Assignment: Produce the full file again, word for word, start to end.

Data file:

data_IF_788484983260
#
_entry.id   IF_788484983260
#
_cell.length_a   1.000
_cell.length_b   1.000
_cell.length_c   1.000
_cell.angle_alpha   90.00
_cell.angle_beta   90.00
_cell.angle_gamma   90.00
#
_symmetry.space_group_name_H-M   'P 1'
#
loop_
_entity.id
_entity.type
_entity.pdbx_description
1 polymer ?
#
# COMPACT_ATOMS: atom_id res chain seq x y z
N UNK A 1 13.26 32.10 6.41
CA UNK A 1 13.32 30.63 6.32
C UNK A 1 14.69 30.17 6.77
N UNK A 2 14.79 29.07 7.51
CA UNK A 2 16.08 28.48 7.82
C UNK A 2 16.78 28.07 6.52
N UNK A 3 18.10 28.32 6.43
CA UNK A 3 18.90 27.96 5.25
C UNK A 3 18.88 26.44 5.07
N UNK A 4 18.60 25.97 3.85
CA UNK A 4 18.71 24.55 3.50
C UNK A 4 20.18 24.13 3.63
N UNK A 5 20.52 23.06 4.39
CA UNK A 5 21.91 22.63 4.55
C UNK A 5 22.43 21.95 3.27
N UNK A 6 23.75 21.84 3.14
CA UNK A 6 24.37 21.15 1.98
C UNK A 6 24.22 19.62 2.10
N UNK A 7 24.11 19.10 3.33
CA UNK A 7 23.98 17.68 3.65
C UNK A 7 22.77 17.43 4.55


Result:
data_IF_788484983260
#
_entry.id   IF_788484983260
#
_cell.length_a   1.000
_cell.length_b   1.000
_cell.length_c   1.000
_cell.angle_alpha   90.00
_cell.angle_beta   90.00
_cell.angle_gamma   90.00
#
_symmetry.space_group_name_H-M   'P 1'
#
loop_
_entity.id
_entity.type
_entity.pdbx_description
1 polymer ?
#
# COMPACT_ATOMS: atom_id res chain seq x y z
N UNK A 1 13.26 32.10 6.41
CA UNK A 1 13.32 30.63 6.32
C UNK A 1 14.69 30.17 6.77
N UNK A 2 14.79 29.07 7.51
CA UNK A 2 16.08 28.48 7.82
C UNK A 2 16.78 28.07 6.52
N UNK A 3 18.10 28.32 6.43
CA UNK A 3 18.90 27.96 5.25
C UNK A 3 18.88 26.44 5.07
N UNK A 4 18.60 25.97 3.85
CA UNK A 4 18.71 24.55 3.50
C UNK A 4 20.18 24.13 3.63
N UNK A 5 20.52 23.06 4.39
CA UNK A 5 21.91 22.63 4.55
C UNK A 5 22.43 21.95 3.27
N UNK A 6 23.75 21.84 3.14
CA UNK A 6 24.37 21.15 1.98
C UNK A 6 24.22 19.62 2.10
N UNK A 7 24.11 19.10 3.33
CA UNK A 7 23.98 17.68 3.65
C UNK A 7 22.77 17.43 4.55